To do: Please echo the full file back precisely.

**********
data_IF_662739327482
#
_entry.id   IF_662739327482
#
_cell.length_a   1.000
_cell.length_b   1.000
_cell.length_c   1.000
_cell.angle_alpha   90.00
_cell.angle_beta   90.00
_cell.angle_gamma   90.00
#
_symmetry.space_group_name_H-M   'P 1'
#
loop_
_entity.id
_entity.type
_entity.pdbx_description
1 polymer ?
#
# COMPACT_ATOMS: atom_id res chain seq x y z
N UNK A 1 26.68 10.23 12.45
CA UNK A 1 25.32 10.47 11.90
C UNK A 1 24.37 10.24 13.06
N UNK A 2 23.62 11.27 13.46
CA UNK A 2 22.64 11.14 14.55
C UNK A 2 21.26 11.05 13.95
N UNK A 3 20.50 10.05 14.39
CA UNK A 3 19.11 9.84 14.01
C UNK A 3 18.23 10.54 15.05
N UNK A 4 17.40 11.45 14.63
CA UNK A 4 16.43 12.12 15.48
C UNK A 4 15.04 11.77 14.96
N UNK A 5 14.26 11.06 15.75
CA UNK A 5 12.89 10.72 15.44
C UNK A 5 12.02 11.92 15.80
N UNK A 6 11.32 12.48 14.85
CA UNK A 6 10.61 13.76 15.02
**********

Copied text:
data_IF_662739327482
#
_entry.id   IF_662739327482
#
_cell.length_a   1.000
_cell.length_b   1.000
_cell.length_c   1.000
_cell.angle_alpha   90.00
_cell.angle_beta   90.00
_cell.angle_gamma   90.00
#
_symmetry.space_group_name_H-M   'P 1'
#
loop_
_entity.id
_entity.type
_entity.pdbx_description
1 polymer ?
#
# COMPACT_ATOMS: atom_id res chain seq x y z
N UNK A 1 26.68 10.23 12.45
CA UNK A 1 25.32 10.47 11.90
C UNK A 1 24.37 10.24 13.06
N UNK A 2 23.62 11.27 13.46
CA UNK A 2 22.64 11.14 14.55
C UNK A 2 21.26 11.05 13.95
N UNK A 3 20.50 10.05 14.39
CA UNK A 3 19.11 9.84 14.01
C UNK A 3 18.23 10.54 15.05
N UNK A 4 17.40 11.45 14.63
CA UNK A 4 16.43 12.12 15.48
C UNK A 4 15.04 11.77 14.96
N UNK A 5 14.26 11.06 15.75
CA UNK A 5 12.89 10.72 15.44
C UNK A 5 12.02 11.92 15.80
N UNK A 6 11.32 12.48 14.85
CA UNK A 6 10.61 13.76 15.02